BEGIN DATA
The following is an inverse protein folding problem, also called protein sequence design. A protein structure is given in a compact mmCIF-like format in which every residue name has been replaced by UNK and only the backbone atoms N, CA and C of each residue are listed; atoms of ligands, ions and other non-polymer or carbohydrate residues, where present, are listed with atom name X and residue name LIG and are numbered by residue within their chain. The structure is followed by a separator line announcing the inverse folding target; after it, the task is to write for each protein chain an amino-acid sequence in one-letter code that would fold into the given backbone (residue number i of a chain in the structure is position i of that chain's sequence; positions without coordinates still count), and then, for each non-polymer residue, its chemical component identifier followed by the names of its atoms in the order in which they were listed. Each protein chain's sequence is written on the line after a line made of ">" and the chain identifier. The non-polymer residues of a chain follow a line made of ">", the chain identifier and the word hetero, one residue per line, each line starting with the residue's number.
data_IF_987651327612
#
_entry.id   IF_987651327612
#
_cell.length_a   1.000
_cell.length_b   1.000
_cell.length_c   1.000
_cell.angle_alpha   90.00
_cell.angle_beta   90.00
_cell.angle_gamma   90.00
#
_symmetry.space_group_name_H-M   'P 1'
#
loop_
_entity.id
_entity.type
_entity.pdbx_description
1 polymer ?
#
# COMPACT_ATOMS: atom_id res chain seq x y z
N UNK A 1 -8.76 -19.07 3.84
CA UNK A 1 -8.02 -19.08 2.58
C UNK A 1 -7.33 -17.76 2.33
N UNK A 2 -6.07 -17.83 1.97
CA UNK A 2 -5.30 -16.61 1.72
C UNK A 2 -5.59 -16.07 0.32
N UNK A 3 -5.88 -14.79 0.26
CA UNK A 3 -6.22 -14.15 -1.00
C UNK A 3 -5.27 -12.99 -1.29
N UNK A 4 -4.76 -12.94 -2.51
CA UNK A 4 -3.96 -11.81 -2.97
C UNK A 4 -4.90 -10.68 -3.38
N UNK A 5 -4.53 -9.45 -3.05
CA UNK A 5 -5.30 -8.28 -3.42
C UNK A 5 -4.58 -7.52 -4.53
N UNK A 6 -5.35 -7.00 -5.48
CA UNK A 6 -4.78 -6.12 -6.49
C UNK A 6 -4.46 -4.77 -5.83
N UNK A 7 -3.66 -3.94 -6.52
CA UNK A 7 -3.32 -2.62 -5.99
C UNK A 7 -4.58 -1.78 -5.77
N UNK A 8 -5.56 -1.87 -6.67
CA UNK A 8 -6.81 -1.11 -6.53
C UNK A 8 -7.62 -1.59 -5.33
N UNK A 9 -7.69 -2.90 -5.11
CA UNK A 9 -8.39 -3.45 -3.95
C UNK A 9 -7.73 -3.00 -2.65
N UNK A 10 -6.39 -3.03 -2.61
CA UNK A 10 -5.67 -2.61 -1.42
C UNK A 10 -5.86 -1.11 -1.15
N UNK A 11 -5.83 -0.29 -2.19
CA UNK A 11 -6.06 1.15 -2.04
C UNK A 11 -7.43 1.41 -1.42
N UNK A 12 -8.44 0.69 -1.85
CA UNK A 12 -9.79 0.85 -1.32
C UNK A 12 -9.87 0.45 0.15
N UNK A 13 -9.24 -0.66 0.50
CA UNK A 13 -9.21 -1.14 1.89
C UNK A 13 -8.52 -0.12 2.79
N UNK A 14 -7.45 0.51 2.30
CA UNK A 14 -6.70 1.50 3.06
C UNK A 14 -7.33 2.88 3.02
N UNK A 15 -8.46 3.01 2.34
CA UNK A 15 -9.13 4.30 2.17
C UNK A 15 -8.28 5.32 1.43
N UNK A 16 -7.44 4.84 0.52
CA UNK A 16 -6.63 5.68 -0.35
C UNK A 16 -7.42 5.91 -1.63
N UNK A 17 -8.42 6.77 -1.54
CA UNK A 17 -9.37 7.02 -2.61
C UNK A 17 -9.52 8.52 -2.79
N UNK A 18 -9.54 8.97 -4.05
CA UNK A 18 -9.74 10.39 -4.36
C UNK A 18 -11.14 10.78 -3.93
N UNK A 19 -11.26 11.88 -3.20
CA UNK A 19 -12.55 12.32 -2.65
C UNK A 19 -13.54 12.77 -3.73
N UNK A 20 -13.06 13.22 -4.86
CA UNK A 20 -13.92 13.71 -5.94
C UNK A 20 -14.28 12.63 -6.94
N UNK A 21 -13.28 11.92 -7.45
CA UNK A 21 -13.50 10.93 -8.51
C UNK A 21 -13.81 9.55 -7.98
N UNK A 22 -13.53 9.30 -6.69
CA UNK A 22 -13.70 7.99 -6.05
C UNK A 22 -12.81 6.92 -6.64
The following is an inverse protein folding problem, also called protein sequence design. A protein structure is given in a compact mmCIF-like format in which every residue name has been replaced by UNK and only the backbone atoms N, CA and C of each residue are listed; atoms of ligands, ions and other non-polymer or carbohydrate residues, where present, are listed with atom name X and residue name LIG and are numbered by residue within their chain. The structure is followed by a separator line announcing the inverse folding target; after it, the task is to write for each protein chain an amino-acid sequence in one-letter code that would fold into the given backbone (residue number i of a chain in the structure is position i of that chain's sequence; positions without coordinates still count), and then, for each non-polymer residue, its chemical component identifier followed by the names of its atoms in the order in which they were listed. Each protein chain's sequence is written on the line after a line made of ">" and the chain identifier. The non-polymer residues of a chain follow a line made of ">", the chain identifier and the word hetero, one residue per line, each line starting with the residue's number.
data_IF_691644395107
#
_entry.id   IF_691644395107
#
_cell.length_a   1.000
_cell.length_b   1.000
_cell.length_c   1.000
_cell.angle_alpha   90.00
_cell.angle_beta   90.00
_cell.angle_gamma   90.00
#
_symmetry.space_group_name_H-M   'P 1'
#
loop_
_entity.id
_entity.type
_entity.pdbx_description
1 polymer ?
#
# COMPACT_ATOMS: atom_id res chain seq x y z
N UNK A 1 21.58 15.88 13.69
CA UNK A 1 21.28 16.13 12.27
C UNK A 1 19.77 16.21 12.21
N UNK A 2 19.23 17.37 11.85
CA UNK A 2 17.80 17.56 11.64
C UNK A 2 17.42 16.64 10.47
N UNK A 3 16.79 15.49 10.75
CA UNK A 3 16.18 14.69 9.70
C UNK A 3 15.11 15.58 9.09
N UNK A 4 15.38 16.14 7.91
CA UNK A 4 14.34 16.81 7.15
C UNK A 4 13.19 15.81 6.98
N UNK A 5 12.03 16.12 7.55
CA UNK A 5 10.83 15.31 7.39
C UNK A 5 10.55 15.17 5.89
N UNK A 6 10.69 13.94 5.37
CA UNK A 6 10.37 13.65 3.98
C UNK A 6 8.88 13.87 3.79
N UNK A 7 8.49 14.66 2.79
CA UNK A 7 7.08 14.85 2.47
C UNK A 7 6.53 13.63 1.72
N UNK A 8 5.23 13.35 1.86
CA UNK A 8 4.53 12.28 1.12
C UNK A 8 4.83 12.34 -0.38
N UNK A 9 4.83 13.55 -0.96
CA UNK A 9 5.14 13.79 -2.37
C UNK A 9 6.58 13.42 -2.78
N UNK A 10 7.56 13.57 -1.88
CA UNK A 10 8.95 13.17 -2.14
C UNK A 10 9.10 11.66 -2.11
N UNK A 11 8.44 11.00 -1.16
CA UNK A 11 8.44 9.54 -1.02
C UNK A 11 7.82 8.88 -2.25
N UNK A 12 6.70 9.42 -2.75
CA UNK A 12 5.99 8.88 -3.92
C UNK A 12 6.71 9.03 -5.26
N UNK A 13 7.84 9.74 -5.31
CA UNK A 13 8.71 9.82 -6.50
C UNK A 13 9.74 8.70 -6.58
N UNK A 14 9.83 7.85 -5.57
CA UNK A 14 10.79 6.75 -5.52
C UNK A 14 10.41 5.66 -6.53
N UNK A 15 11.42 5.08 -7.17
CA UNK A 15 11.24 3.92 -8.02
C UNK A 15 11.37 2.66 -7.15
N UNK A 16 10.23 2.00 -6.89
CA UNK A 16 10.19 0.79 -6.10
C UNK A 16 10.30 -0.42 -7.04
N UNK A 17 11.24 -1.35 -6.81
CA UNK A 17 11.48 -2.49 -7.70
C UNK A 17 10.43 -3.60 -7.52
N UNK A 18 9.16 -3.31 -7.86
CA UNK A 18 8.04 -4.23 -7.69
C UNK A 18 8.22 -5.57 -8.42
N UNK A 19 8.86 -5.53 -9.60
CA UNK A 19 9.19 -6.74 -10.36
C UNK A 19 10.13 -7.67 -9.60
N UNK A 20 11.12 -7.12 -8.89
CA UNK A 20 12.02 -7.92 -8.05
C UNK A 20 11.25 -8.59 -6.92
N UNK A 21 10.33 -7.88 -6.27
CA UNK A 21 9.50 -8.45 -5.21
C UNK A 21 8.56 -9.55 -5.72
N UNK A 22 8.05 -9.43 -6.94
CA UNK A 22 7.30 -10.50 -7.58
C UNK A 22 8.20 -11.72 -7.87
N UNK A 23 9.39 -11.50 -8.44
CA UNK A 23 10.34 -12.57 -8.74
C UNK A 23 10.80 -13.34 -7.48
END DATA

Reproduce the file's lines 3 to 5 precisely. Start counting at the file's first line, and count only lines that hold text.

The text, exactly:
#
_entry.id   IF_987651327612
#